The Sound and the Fury by William Faulkner

The Sound and the Fury

byWilliam Faulkner

Kobo ebook | May 18, 2011

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The Sound and the Fury is the tragedy of the Compson family, featuring some of the most memorable characters in literature: beautiful, rebellious Caddy; the manchild Benjy; haunted, neurotic Quentin; Jason, the brutal cynic; and Dilsey, their black servant. Their lives fragmented and harrowed by history and legacy, the character’s voices and actions mesh to create what is arguably Faulkner’s masterpiece and  one of the greatest novels of the twentieth century.


“I give you the mausoleum of all hope and desire. . . . I give it to you not that you may remember time, but that you might forget it now and then for a moment and not spend all of your breath trying to conquer it. Because no battle is ever won he said. They are not even fought. The field only reveals to man his own folly and despair, and victory is an illusion of philosophers and fools.” —from The Sound and the Fury

Born in an old Mississippi family, William Faulkner made his home in Oxford, seat of the University of Mississippi. After the fifth grade he went to school only off and on-lived, read, and wrote much as he pleased. In 1918, refusing to enlist with the "Yankees," he joined the Canadian Air Force, and was transferred to the British Royal...
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Title:The Sound and the FuryFormat:Kobo ebookPublished:May 18, 2011Publisher:Knopf Doubleday Publishing GroupLanguage:English

The following ISBNs are associated with this title:

ISBN - 10:0307792153

ISBN - 13:9780307792150

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Reviews

Rated 2 out of 5 by from Experimental style didn't work for me. The story of a crumbling southern family was muddled by the experimental style of the novel. The book is divided into sections told from a different character's perspective. Reading through section one is the most difficult and requires a lot of rereading and deciphering, but I thought the book picked up in the later sections. While I appreciate experimentation in writing, I felt it didn't always work in this novel.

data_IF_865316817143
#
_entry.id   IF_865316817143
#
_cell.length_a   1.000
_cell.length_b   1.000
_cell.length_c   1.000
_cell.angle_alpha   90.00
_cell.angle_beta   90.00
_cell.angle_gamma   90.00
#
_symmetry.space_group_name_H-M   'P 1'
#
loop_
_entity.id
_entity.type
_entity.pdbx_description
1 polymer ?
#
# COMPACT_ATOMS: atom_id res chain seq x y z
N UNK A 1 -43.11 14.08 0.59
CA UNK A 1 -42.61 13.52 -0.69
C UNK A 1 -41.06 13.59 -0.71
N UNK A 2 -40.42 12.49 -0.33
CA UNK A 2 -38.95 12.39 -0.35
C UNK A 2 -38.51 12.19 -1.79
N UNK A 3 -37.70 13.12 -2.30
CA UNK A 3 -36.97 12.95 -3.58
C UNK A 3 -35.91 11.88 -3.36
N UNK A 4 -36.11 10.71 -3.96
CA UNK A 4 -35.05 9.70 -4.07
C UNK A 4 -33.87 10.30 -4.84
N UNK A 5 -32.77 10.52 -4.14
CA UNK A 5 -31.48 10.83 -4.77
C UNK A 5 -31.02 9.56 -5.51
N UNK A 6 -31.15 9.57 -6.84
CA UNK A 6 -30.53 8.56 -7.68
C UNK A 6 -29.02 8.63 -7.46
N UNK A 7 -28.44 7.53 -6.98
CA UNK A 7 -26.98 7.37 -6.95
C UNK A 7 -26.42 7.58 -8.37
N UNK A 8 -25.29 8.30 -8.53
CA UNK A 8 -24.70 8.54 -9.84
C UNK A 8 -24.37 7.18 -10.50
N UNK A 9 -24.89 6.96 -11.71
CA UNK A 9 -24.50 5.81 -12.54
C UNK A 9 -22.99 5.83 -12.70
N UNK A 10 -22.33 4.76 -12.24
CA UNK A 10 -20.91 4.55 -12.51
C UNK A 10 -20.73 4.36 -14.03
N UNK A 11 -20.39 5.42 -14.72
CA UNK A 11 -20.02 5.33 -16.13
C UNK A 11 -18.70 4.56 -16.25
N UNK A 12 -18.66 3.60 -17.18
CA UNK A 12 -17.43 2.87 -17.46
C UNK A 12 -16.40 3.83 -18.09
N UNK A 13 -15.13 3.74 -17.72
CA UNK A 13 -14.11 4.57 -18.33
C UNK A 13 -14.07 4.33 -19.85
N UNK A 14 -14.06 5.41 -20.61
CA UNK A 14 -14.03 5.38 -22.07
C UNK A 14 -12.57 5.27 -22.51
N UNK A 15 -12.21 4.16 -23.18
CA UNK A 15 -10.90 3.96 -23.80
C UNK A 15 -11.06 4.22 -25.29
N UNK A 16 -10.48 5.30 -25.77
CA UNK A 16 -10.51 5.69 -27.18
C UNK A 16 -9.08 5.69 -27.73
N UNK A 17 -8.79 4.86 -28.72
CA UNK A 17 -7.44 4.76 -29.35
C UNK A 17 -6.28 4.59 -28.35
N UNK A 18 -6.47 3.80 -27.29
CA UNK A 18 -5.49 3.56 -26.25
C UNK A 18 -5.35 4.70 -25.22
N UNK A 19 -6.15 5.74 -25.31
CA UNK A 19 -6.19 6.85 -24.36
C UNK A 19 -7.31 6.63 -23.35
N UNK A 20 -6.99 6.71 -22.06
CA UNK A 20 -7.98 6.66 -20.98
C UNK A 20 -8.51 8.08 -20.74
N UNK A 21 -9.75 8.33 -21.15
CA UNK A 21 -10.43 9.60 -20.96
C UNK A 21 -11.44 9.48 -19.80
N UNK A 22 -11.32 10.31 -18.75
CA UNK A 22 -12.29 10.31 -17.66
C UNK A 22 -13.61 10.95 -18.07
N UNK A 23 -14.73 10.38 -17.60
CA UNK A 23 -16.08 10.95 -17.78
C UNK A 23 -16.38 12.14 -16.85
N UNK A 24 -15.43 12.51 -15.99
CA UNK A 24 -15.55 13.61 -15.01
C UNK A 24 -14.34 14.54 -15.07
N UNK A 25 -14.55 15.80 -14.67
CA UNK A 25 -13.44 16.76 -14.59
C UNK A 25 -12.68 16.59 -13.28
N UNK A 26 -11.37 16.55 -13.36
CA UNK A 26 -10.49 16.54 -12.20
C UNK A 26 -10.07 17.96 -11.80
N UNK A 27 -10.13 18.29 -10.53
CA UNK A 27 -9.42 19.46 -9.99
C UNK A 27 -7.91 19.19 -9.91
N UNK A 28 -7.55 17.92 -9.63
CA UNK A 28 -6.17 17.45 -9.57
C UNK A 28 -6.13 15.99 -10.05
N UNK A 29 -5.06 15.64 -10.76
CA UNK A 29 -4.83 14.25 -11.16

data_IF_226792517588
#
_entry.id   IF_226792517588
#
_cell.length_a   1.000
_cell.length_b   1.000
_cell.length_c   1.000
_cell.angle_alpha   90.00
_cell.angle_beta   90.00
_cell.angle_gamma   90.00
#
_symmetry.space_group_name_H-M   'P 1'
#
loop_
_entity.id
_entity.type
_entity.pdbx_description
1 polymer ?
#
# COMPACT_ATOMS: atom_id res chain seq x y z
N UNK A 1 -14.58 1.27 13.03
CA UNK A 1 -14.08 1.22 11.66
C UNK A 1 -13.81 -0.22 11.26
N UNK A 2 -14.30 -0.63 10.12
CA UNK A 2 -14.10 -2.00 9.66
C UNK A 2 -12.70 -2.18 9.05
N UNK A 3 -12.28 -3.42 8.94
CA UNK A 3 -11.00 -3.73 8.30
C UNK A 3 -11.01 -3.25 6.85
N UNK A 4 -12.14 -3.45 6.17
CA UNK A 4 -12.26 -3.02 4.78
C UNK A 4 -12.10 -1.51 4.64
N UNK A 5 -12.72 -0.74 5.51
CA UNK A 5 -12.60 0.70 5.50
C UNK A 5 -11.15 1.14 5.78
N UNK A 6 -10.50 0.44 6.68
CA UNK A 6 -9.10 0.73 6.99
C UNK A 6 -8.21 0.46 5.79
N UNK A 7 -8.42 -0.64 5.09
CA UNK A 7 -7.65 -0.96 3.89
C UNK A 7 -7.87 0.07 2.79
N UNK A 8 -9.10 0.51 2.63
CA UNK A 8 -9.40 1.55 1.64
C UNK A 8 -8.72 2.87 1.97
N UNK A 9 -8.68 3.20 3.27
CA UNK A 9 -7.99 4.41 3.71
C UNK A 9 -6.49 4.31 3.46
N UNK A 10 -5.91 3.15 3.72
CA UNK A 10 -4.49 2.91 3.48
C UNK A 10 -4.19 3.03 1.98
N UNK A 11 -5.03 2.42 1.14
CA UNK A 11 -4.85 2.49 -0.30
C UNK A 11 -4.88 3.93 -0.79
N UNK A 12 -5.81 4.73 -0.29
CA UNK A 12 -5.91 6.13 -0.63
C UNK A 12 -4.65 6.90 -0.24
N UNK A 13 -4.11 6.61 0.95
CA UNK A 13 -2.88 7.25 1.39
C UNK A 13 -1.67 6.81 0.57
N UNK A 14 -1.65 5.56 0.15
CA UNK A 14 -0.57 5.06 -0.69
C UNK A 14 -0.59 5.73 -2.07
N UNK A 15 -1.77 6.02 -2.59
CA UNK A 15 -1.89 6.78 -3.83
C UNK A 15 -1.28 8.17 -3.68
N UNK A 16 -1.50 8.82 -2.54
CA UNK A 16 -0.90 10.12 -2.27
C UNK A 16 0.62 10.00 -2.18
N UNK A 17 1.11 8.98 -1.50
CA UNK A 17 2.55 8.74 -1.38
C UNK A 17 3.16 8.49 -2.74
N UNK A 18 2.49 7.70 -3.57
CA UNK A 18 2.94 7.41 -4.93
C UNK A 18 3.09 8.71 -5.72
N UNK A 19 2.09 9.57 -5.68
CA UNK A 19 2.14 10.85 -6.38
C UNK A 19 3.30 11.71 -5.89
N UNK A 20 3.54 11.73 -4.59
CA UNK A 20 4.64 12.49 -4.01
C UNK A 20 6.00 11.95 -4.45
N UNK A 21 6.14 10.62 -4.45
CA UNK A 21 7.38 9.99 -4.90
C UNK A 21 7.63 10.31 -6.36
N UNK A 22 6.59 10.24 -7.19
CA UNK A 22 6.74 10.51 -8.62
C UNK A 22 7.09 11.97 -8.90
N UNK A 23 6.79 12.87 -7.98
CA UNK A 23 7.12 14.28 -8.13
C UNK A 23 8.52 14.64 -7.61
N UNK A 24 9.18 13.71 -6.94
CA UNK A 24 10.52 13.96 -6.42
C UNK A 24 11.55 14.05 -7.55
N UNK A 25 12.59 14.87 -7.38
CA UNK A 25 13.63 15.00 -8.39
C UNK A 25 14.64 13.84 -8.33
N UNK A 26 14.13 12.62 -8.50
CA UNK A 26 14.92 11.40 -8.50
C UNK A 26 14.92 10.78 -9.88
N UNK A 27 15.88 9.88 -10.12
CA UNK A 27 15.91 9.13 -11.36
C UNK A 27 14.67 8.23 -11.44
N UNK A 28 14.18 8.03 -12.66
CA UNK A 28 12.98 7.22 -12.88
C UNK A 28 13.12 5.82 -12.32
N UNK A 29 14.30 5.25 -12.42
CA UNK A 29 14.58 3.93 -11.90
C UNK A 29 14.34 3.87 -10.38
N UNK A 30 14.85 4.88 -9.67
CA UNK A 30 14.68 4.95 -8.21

Date published: 2017-07-08
Rated 5 out of 5 by from Worth the Effort I chose this as my first Faulkner at the suggestion of my girlfriend (she loves him, and this is her favourite). I've no problem admitting that I had a difficult time getting through it. Normally if I'm 50 pages into a book and not enjoying it, I'll put it down. This one, I knew I'd force myself to finish. Out of pride, I suppose -- and because of its reputation. About 2/3rds of the way through I was pretty frustrated that I wasn't fully grasping the depth that seemed to me was clearly there, so I sought out some 3rd party discourse to fill in a few of the blanks. It worked: wheels spun, things clicked, and after I made it to the end I immediately went back and re-read the earlier sections -- this time with a much better understanding of the plot, the characters, and the sensory devices that Faulkner uses here. Not everyone will have this experience. Some will "get" it right away; others won't care to bother. Almost a year later this still stands out as one of my most memorable and satisfying reading experiences, due to both the novel itself and the extra effort I put into my own comprehension of it. I always reserve that fifth star for books that continue to resonate with me long after I've returned them to the shelf; and so there you have it.